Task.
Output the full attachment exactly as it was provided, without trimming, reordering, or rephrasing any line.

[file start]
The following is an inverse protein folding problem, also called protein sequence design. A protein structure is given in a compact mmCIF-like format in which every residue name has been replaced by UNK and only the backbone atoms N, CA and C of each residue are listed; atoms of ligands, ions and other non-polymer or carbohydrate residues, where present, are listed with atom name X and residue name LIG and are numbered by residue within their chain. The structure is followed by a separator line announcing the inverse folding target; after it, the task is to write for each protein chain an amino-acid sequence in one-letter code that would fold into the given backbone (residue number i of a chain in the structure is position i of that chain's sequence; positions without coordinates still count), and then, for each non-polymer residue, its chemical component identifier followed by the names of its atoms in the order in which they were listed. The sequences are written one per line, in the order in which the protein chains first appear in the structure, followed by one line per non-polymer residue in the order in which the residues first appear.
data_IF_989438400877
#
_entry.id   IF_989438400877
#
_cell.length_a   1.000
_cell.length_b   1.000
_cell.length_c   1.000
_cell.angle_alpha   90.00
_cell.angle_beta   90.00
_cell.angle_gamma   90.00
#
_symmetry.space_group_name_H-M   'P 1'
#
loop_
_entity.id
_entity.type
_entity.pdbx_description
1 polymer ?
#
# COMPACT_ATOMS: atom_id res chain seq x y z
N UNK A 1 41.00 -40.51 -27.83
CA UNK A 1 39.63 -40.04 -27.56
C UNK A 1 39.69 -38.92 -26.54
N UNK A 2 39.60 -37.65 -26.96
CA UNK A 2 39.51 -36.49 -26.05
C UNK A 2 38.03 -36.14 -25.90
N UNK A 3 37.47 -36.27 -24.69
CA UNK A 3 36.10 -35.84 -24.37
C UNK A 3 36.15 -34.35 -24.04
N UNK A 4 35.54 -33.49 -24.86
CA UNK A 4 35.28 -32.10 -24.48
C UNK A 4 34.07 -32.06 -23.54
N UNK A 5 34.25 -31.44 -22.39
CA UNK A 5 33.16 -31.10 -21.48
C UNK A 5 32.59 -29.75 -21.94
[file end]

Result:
The following is an inverse protein folding problem, also called protein sequence design. A protein structure is given in a compact mmCIF-like format in which every residue name has been replaced by UNK and only the backbone atoms N, CA and C of each residue are listed; atoms of ligands, ions and other non-polymer or carbohydrate residues, where present, are listed with atom name X and residue name LIG and are numbered by residue within their chain. The structure is followed by a separator line announcing the inverse folding target; after it, the task is to write for each protein chain an amino-acid sequence in one-letter code that would fold into the given backbone (residue number i of a chain in the structure is position i of that chain's sequence; positions without coordinates still count), and then, for each non-polymer residue, its chemical component identifier followed by the names of its atoms in the order in which they were listed. The sequences are written one per line, in the order in which the protein chains first appear in the structure, followed by one line per non-polymer residue in the order in which the residues first appear.
data_IF_989438400877
#
_entry.id   IF_989438400877
#
_cell.length_a   1.000
_cell.length_b   1.000
_cell.length_c   1.000
_cell.angle_alpha   90.00
_cell.angle_beta   90.00
_cell.angle_gamma   90.00
#
_symmetry.space_group_name_H-M   'P 1'
#
loop_
_entity.id
_entity.type
_entity.pdbx_description
1 polymer ?
#
# COMPACT_ATOMS: atom_id res chain seq x y z
N UNK A 1 41.00 -40.51 -27.83
CA UNK A 1 39.63 -40.04 -27.56
C UNK A 1 39.69 -38.92 -26.54
N UNK A 2 39.60 -37.65 -26.96
CA UNK A 2 39.51 -36.49 -26.05
C UNK A 2 38.03 -36.14 -25.90
N UNK A 3 37.47 -36.27 -24.69
CA UNK A 3 36.10 -35.84 -24.37
C UNK A 3 36.15 -34.35 -24.04
N UNK A 4 35.54 -33.49 -24.86
CA UNK A 4 35.28 -32.10 -24.48
C UNK A 4 34.07 -32.06 -23.54
N UNK A 5 34.25 -31.44 -22.39
CA UNK A 5 33.16 -31.10 -21.48
C UNK A 5 32.59 -29.75 -21.94